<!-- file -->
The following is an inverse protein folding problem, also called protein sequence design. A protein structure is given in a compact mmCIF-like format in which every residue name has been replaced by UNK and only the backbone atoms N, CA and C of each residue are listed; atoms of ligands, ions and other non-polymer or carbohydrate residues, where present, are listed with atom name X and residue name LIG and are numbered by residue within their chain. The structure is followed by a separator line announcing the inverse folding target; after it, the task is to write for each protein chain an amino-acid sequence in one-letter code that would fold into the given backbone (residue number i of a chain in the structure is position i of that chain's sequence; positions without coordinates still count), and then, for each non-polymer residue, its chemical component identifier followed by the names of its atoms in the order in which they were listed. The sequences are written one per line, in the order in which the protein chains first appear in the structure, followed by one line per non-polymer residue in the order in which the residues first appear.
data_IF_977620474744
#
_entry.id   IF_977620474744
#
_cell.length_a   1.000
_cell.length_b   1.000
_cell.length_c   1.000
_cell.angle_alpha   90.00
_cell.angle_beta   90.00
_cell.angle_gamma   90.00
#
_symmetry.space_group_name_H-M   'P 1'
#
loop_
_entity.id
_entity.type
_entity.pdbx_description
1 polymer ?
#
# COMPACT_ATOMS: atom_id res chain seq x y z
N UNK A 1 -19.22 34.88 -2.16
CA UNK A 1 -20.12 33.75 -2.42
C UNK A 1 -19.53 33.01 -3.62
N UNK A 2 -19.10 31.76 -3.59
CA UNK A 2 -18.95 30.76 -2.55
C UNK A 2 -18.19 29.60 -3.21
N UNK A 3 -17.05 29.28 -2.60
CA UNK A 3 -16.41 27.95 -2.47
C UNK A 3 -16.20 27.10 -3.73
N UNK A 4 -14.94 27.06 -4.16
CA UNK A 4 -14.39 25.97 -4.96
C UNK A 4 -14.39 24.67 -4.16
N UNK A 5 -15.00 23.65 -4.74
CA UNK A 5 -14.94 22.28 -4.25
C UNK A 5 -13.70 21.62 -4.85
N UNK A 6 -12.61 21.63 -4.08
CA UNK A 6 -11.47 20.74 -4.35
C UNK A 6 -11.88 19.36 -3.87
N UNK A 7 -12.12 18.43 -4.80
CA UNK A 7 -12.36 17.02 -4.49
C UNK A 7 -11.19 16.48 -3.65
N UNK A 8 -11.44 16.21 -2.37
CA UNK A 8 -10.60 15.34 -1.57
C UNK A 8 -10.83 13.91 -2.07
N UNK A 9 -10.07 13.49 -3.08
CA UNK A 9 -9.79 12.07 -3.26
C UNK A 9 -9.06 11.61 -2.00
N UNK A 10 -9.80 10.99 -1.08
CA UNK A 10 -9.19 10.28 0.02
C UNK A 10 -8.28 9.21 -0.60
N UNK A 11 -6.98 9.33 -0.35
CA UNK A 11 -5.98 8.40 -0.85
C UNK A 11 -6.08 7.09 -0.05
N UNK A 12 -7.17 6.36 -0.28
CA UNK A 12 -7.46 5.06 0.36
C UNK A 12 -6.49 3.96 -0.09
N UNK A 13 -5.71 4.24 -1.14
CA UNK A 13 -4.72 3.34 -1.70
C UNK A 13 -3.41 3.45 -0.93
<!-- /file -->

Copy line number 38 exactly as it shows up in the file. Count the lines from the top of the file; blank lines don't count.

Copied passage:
CA UNK A 6 -11.47 20.74 -4.35